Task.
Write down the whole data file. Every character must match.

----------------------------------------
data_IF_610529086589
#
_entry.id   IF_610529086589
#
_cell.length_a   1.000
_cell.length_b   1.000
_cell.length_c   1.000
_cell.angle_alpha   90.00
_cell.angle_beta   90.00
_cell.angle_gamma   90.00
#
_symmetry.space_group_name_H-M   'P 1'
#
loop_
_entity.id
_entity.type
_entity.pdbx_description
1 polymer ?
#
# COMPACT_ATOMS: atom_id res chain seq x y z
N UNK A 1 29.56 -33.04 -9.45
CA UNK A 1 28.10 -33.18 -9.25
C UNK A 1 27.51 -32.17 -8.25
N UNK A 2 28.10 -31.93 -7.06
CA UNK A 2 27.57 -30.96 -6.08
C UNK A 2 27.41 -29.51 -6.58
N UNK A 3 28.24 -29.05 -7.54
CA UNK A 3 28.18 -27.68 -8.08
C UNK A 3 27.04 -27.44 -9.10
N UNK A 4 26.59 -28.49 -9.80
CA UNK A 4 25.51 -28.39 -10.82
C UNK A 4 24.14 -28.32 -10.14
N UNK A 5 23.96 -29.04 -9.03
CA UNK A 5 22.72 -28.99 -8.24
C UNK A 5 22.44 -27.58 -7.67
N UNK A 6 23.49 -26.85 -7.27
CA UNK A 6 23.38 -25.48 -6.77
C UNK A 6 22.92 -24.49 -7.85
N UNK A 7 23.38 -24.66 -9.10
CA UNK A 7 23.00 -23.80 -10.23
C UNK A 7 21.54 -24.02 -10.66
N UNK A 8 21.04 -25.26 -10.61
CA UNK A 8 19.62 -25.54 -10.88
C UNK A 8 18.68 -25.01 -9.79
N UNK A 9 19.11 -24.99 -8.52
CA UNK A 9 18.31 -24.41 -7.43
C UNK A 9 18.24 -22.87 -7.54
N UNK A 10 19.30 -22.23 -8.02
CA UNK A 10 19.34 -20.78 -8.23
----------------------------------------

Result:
data_IF_610529086589
#
_entry.id   IF_610529086589
#
_cell.length_a   1.000
_cell.length_b   1.000
_cell.length_c   1.000
_cell.angle_alpha   90.00
_cell.angle_beta   90.00
_cell.angle_gamma   90.00
#
_symmetry.space_group_name_H-M   'P 1'
#
loop_
_entity.id
_entity.type
_entity.pdbx_description
1 polymer ?
#
# COMPACT_ATOMS: atom_id res chain seq x y z
N UNK A 1 29.56 -33.04 -9.45
CA UNK A 1 28.10 -33.18 -9.25
C UNK A 1 27.51 -32.17 -8.25
N UNK A 2 28.10 -31.93 -7.06
CA UNK A 2 27.57 -30.96 -6.08
C UNK A 2 27.41 -29.51 -6.58
N UNK A 3 28.24 -29.05 -7.54
CA UNK A 3 28.18 -27.68 -8.08
C UNK A 3 27.04 -27.44 -9.10
N UNK A 4 26.59 -28.49 -9.80
CA UNK A 4 25.51 -28.39 -10.82
C UNK A 4 24.14 -28.32 -10.14
N UNK A 5 23.96 -29.04 -9.03
CA UNK A 5 22.72 -28.99 -8.24
C UNK A 5 22.44 -27.58 -7.67
N UNK A 6 23.49 -26.85 -7.27
CA UNK A 6 23.38 -25.48 -6.77
C UNK A 6 22.92 -24.49 -7.85
N UNK A 7 23.38 -24.66 -9.10
CA UNK A 7 23.00 -23.80 -10.23
C UNK A 7 21.54 -24.02 -10.66
N UNK A 8 21.04 -25.26 -10.61
CA UNK A 8 19.62 -25.54 -10.88
C UNK A 8 18.68 -25.01 -9.79
N UNK A 9 19.11 -24.99 -8.52
CA UNK A 9 18.31 -24.41 -7.43
C UNK A 9 18.24 -22.87 -7.54
N UNK A 10 19.30 -22.23 -8.02
CA UNK A 10 19.34 -20.78 -8.23